Monday, September 21, 2015

Wharton on James--always good

Just a quick post tonight, as I find myself distracted by baseball ('tis that time of year). I'll just share a bit from Simon Nowell-Smith's wonderful collection of anecdotes of Henry James, The Legend of the Master 1948). The book is full of unforgettable glimpses of James the man, but the best, hands down, come from Edith Wharton, a dear friend who saw him clearly and loved what she saw. This account of James's reactions to parody shows both aspects:
Still more disastrous was the effect of letting him know that any of his writings had been parodied. I had alway regarded the fact of being parodied as one of the surest evidences of fame, and once, when he was staying with us in New York, I brought him with glee a deliciously droll article on his novels by poor Frank Colby, the author of Imaginary Obligations. The effect was disastrous. I shall never forget the misery, the mortification even, which tried to conceal itself behind an air of offended dignity. His ever-bubbling sense of fun failed him completely on such occasions.
I've had James more and more on the brain lately, both leading up to and after our visit to his house in Rye earlier this month. It may finally be time to read Leon Edel's biography.

Tuesday, September 08, 2015

Summer fades

From Edmund Wilson's notebooks of the 1920s:
The first cold blue of autumn and the melancholy of the shore provoking thoughts not only of the end of summer, but of the pressure of time, the wavering of ambition, the disappointments of love--the period of life that approaches its close like the period of the year.
August is usually a betwixt-and-between month for me: summery, yes, but often too hot, tainted by long-distant yet still potent memories of the too-early return of school. It's the month when you start to lament what you've not done in the summer, while still not having any of the consolations of autumn.

This year, however, August was an unexpected glory. It was hot enough here and there to clearly be summer, yet pleasant enough overall to reward porch-sitting and park-walking. It had five full weekends, and we were actually home for all but one of them. Baseball, well played for the dog days, was a soothing backbeat. Hummingbirds visited, the first time.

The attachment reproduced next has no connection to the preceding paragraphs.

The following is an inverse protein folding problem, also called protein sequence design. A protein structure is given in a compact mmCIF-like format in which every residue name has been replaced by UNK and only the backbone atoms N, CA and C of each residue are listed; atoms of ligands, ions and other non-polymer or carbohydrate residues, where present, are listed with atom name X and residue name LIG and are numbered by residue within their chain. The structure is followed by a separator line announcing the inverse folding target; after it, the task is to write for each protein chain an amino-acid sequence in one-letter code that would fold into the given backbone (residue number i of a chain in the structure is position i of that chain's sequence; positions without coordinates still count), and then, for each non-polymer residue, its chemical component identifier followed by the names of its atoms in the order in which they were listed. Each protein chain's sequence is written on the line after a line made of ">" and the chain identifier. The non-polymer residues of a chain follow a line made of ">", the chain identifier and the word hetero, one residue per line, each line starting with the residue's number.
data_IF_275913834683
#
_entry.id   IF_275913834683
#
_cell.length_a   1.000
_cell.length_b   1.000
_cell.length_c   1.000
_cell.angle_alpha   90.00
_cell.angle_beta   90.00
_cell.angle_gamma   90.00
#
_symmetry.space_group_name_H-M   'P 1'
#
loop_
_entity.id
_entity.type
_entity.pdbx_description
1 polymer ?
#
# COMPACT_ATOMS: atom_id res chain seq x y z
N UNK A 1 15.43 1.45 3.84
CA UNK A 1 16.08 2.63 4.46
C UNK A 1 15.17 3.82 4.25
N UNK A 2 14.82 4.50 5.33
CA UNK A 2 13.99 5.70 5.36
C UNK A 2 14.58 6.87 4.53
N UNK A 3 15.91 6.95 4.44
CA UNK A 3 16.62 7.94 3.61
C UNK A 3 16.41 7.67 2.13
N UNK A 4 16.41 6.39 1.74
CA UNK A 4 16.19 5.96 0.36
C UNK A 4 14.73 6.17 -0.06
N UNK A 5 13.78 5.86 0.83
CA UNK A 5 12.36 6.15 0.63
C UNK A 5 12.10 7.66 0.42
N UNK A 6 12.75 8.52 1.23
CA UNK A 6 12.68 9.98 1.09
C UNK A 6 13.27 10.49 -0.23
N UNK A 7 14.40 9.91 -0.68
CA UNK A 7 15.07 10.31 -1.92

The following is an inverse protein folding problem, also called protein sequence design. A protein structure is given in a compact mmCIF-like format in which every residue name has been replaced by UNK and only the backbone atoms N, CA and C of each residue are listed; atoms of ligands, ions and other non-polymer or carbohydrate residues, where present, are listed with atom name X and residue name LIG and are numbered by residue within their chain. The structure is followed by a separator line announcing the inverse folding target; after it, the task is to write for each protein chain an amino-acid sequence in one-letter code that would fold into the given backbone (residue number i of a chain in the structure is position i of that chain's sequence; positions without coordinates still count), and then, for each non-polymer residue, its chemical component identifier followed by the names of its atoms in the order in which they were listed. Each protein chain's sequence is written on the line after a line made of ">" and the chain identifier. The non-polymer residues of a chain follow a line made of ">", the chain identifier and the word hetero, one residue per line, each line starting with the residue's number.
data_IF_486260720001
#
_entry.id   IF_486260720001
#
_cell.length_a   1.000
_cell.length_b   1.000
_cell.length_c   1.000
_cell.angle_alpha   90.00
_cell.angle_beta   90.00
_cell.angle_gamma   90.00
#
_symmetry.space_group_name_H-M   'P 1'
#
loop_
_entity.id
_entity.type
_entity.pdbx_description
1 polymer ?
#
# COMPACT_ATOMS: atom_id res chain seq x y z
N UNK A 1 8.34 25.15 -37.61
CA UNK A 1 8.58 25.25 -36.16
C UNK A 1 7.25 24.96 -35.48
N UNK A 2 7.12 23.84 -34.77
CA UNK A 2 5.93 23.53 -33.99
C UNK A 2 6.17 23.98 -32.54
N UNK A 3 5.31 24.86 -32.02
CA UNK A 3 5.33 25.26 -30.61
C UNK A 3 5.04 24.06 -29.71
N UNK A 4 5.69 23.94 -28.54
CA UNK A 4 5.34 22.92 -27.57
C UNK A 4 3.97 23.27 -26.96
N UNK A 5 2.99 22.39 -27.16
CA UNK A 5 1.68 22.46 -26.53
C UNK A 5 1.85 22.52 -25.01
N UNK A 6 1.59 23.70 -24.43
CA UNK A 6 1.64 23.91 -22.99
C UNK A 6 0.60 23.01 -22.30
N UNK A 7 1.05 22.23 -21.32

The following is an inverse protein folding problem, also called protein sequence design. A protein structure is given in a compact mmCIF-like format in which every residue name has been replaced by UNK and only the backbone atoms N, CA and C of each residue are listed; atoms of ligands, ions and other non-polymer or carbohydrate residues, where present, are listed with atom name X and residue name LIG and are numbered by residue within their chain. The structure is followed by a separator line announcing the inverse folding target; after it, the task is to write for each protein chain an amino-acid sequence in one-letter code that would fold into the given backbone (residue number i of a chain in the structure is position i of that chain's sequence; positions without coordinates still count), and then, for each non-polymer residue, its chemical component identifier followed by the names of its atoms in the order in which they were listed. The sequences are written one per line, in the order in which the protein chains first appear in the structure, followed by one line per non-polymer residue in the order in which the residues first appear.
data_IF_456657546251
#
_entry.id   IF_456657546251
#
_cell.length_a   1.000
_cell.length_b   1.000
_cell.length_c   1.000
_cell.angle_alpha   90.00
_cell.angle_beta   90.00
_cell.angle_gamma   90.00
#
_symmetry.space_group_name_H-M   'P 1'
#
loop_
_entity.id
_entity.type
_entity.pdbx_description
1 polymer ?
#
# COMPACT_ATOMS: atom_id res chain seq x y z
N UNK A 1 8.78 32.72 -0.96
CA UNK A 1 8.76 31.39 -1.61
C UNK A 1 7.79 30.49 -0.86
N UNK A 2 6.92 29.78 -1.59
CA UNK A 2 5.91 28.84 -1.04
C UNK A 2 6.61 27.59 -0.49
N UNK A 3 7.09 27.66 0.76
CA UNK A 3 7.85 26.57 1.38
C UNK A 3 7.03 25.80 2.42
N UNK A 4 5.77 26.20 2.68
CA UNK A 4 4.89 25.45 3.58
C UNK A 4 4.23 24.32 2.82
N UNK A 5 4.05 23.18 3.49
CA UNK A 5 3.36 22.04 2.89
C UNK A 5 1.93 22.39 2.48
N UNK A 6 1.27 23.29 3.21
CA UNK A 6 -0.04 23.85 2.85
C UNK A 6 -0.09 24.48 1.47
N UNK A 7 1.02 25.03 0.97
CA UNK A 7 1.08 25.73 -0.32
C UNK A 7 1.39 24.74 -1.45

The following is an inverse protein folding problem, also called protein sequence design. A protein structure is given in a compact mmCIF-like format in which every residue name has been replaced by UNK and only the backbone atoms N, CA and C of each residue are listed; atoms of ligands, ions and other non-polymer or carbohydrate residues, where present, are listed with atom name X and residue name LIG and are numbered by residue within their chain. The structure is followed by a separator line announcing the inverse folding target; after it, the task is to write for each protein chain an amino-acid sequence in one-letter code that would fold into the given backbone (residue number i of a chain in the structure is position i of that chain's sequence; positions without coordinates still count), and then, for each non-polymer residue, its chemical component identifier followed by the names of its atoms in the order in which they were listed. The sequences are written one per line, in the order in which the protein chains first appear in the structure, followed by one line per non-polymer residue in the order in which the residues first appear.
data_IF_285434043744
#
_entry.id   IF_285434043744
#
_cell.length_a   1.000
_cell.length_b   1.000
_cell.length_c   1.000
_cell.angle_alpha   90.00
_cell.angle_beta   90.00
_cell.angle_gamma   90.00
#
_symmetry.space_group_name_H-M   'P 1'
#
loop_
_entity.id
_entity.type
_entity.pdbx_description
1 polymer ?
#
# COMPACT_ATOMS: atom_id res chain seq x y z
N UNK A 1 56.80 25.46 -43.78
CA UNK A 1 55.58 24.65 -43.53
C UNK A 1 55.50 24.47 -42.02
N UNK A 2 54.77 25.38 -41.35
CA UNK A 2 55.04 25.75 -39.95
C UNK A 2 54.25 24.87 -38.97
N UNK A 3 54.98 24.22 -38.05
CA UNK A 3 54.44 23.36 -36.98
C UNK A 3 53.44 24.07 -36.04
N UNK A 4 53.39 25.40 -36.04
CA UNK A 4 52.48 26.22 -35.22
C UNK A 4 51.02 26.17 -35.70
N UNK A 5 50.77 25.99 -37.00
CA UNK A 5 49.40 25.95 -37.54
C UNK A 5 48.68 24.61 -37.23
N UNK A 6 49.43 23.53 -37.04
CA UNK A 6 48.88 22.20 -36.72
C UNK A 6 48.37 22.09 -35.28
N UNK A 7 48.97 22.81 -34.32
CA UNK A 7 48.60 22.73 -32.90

September's arrival, therefore, is less bittersweet than usual. Summer in Chicago is a fleeting, untrustworthy, regretful thing; this year, somehow, it escaped its own nature. I look to autumn now not with the melancholy of Wilson, but the joy of Thoreau, writing in his journal on October 14, 1857:
Another, the tenth of these memorable days. We have had some fog the last two or three nights, and this forenoon it was slow to disperse, but this afternoon it is warmer even than yesterday. I should like it better if it were not so warm. I am glad to reach the shade of Hubbard's Grove; the coolness is refreshing. It is indeed a golden autumn. These ten days are enough to make the reputation of any climate. A tradition of these days might be handed down to posterity. They deserve a notice in history, in the history of Concord.
May your autumn this year bring similar shimmering pleasure.

Friday, September 04, 2015

Anthony Powell's Venusberg

I mentioned a while back that I had written a foreword to the new edition of Anthony Powell's second novel, Venusberg, that my colleagues and I at the University of Chicago Press are publishing this fall. That book--which has the lovely cover above--will be available in early October, but you don't have to wait to read the foreword: the good folks at Open Letters Monthly have published an extended version of it in their September issue!

Longtime readers of this blog may recognize some aspects of the foreword that got an initial working out in this space; it was fun to revisit my earlier thinking about Venusberg and translate it into the more orderly, more expansive form of a foreword.

And I'd be remiss if I didn't say what an honor it is to see my name on the cover of a book alongside Anthony Powell's. To have my years of reading and thinking about Powell formalized, in a sense, in this way, makes me happy beyond words. If my praise for the book brings it some new readers, it will be modest recompense for the countless hours of pleasure that Powell has given me.

Hope you enjoy it--and while you're there, check out the rest of OLM's offerings. Month after month, they put out a strong magazine, full of interesting voices writing about unexpected books.